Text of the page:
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An Effective and Ethical Approach to the GC Bid Process

An Effective and Ethical Approach to the GC Bid Process” by Chris Carson, PSP, CCM, PMP


Stipulated sum open market bidding for design-bid-build is still a popular way to handle project delivery. In this highly competitive market, the primary qualification is financial, proven by the ability to post a bid bond, and once that hurdle is met, the contractor is selected by the apparent low bid.

In the author’s 25 years of experience in various roles in estimating, from materials surveyor to bid captain, he developed a process that could be implemented on all bids, and would allow for the best possible low bid while still working with a solid base of subcontractors. The process allows for quick resolution of subcontractor selections, achieving this goal at bid time, and allowing the project planning to start immediately after NTP without an extensive process of buy-out.

This process covers the entire bidding portion of the procurement from initial choice of projects to bid to scope of work evaluations, and at the same time eliminates the need to engage in the risky and potentially unethical bid shopping negotiations with subcontractors.


The General Contractor (GC) bid market is a difficult and challenging venue, which requires careful judgment, technical expertise, and, unfortunately a bit of luck. In designing a process to make the bid process more efficient and profitable, a quick review of the general problems with open market bidding is useful. Open market bidding is the Design-Bid-Build with Stipulated Sum contracting world of commercial and industrial construction, and traditionally there are multiple issues. Since the Owner is choosing a Contractor based on the apparent low bid, even if there was some type of technical qualification process, the only way to win the award is with the low bid. The low bid market generally cannot disqualify contractors or subcontractors from bidding a project unless the Contractor is not financially capable of handling the work. But the Owner rarely stipulates that the Subcontractors must show financial capabilities, and it falls back on the General Contractor to make these determinations. This means that if a General Contractor is to be successful in this world, the GC cannot work only with his preferred team because he has to consider all bids in order to be competitive.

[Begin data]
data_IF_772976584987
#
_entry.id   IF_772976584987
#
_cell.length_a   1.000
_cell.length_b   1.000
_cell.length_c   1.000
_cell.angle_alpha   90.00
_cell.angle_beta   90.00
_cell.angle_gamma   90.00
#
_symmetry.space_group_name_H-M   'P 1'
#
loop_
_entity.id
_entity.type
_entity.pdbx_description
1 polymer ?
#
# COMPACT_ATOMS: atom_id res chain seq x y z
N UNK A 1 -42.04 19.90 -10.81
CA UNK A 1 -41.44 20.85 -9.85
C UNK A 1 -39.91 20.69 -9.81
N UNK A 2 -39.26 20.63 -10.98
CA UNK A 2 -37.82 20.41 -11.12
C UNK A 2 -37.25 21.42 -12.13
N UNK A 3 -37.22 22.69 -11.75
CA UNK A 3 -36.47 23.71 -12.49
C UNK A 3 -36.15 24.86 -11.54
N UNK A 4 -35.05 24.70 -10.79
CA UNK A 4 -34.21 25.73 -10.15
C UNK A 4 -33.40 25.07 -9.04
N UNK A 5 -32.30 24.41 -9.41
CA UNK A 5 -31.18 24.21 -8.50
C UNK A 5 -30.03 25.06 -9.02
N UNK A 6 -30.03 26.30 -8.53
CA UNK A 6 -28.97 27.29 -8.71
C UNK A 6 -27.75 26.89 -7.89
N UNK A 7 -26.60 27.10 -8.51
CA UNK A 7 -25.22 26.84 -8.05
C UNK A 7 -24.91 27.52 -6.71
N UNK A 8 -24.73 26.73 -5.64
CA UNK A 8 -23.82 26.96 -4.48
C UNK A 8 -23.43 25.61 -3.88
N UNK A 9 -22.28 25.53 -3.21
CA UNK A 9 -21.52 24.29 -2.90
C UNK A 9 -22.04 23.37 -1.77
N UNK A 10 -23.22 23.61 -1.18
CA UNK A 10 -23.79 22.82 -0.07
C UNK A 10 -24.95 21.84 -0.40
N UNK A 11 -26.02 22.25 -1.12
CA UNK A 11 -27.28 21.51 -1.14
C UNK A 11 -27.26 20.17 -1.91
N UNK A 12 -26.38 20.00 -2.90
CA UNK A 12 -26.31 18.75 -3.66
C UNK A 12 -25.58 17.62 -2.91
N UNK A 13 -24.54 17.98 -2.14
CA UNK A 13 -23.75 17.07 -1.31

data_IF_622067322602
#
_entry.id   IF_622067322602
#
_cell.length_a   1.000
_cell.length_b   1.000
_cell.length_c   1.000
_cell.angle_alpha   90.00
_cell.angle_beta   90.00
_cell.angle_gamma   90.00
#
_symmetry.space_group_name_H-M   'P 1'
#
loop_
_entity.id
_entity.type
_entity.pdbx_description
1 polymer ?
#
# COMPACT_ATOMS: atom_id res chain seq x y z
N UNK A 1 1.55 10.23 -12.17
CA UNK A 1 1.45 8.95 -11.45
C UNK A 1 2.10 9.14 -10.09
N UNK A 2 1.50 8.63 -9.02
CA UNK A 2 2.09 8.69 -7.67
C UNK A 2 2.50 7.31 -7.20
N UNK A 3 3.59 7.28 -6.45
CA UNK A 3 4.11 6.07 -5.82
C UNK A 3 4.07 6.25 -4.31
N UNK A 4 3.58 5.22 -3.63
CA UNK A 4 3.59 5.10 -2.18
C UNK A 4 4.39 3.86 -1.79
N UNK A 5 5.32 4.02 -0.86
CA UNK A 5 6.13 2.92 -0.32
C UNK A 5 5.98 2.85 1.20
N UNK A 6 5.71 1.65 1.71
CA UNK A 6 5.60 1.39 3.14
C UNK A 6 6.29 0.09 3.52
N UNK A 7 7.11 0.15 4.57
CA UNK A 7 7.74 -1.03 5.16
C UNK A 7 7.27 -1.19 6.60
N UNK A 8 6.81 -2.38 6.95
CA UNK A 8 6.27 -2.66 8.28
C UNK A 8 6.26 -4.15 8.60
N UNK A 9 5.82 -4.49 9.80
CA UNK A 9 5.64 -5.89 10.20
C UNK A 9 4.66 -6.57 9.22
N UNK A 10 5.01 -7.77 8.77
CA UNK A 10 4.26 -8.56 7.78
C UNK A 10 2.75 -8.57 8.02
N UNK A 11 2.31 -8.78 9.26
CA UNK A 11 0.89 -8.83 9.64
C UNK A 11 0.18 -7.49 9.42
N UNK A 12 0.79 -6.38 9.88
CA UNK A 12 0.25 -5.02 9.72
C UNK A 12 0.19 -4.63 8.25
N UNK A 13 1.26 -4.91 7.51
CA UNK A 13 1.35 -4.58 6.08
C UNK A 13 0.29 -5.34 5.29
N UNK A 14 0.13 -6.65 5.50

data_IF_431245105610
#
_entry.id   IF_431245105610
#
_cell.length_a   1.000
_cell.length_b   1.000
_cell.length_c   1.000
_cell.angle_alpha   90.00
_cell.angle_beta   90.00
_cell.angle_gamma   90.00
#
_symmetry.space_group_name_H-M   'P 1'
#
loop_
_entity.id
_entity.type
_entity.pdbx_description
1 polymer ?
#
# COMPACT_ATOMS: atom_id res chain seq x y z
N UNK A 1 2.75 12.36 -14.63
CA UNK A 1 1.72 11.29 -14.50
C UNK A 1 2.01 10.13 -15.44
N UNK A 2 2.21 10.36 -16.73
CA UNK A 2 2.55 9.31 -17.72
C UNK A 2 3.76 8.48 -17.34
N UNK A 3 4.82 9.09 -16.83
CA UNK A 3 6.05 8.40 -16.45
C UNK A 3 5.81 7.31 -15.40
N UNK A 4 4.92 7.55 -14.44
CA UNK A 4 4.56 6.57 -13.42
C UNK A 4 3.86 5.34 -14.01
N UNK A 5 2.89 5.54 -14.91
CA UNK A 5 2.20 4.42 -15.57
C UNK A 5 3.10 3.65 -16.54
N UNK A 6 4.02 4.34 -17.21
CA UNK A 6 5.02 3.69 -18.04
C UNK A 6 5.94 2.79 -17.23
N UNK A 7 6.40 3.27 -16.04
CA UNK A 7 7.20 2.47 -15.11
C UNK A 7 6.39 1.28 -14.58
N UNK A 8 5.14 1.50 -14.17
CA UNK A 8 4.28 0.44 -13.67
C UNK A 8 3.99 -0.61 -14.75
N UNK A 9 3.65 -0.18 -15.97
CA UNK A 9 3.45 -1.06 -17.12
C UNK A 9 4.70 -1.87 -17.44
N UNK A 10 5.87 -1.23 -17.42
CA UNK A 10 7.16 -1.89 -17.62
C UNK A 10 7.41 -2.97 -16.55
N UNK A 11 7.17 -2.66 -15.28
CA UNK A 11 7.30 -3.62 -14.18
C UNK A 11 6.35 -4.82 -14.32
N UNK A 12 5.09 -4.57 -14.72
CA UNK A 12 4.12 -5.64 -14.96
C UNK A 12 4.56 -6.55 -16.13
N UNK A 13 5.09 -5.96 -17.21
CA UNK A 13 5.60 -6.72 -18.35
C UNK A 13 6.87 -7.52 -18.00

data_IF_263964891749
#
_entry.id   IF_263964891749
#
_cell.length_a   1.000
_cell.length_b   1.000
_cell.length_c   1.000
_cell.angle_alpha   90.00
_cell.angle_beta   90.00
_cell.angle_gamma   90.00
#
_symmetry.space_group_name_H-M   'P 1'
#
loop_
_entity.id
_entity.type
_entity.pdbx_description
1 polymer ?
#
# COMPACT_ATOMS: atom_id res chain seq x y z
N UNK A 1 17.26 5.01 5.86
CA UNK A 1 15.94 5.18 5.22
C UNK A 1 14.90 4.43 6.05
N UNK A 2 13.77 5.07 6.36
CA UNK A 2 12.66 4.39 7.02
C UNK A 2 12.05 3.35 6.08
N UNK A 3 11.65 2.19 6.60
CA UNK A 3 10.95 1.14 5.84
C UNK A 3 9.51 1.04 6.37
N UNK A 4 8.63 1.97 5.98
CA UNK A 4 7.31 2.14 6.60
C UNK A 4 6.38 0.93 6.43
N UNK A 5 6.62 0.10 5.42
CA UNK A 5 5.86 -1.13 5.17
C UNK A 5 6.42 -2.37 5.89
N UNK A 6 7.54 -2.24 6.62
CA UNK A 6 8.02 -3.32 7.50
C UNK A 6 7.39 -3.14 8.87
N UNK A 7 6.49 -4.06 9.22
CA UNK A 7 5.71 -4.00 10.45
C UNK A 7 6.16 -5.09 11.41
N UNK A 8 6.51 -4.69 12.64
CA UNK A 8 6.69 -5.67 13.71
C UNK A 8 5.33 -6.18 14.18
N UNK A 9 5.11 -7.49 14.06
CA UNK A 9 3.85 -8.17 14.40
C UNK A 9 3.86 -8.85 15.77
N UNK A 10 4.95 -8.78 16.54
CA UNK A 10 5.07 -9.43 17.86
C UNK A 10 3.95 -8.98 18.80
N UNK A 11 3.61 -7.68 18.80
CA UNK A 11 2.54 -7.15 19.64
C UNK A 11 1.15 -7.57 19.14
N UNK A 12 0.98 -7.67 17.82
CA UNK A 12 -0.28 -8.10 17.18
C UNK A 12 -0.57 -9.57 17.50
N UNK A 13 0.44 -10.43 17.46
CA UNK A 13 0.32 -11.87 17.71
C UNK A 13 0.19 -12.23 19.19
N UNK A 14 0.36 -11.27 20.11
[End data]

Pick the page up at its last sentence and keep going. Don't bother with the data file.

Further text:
The short term needs for this bid process include a transparent process that is designed to promote getting the most legitimate bids in all trades, choosing the right bid for each trade, and ensuring that the bids include full scope of work, all without slipping into “bid shopping”. Bid shopping is the process where a General Contractor receives bids from subcontractors on bid day, but then continues to both accept more bids and discusses the low bids with multiple bidders in an effort to negotiate subcontractors against each other. This negotiation often includes starting with the apparent low bidder and releasing that bid to the other trade bidders so they have an opportunity to undercut the low bidder on bid day. This bid shopping is unethical, unfair, and promotes unhealthy company practices. The author resigned from a Contractor years ago when the other senior management at that firm refused to halt the process of bid shopping. On top of the unethical practice, eventually the subcontractor community recognizes which GCs are bid shoppers and many of the better subcontractors refuse to quote that GC. However, the open bid market is so competitive that a number of subcontractors will willingly engage in the shopping as long as they get an opportunity to “win” a job that way.

The long term goal is to have a robust enough bid process handled ethically that promotes a reasonable and qualified low bid. As one of the author’s first mentors explained, the contractor should provide a bid that represents the lowest price for which he would be willing to take on and perform the work, with the attitude that if the Owner asked for a reduction of one dollar in the bid price, the Contractor would walk away from the project rather than reduce the price. This is certainly a bit extreme, but the point is well taken; the bid should represent a judgment call that the costs in the bid represent accurate costs and the markups are reasonable and acceptable to the Contractor.

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